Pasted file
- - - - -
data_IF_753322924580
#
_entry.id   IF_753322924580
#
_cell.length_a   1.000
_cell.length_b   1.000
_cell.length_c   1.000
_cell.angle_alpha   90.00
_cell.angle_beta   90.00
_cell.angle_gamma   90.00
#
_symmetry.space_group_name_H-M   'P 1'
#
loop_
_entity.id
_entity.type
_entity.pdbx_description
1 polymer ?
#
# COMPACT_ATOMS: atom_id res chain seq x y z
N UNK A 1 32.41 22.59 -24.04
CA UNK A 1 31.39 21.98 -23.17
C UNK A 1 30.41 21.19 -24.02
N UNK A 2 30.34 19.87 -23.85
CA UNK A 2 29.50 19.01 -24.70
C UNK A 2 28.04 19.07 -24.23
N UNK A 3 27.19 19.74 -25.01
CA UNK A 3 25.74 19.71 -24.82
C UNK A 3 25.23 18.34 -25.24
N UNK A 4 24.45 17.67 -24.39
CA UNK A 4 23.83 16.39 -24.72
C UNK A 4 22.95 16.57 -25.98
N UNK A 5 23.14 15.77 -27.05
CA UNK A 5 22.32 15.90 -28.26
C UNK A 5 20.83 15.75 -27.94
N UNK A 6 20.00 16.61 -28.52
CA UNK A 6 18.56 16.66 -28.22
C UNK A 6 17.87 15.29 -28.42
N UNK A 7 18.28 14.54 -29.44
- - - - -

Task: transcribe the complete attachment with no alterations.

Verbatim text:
data_IF_753322924580
#
_entry.id   IF_753322924580
#
_cell.length_a   1.000
_cell.length_b   1.000
_cell.length_c   1.000
_cell.angle_alpha   90.00
_cell.angle_beta   90.00
_cell.angle_gamma   90.00
#
_symmetry.space_group_name_H-M   'P 1'
#
loop_
_entity.id
_entity.type
_entity.pdbx_description
1 polymer ?
#
# COMPACT_ATOMS: atom_id res chain seq x y z
N UNK A 1 32.41 22.59 -24.04
CA UNK A 1 31.39 21.98 -23.17
C UNK A 1 30.41 21.19 -24.02
N UNK A 2 30.34 19.87 -23.85
CA UNK A 2 29.50 19.01 -24.70
C UNK A 2 28.04 19.07 -24.23
N UNK A 3 27.19 19.74 -25.01
CA UNK A 3 25.74 19.71 -24.82
C UNK A 3 25.23 18.34 -25.24
N UNK A 4 24.45 17.67 -24.39
CA UNK A 4 23.83 16.39 -24.72
C UNK A 4 22.95 16.57 -25.98
N UNK A 5 23.14 15.77 -27.05
CA UNK A 5 22.32 15.90 -28.26
C UNK A 5 20.83 15.75 -27.94
N UNK A 6 20.00 16.61 -28.52
CA UNK A 6 18.56 16.66 -28.22
C UNK A 6 17.87 15.29 -28.42
N UNK A 7 18.28 14.54 -29.44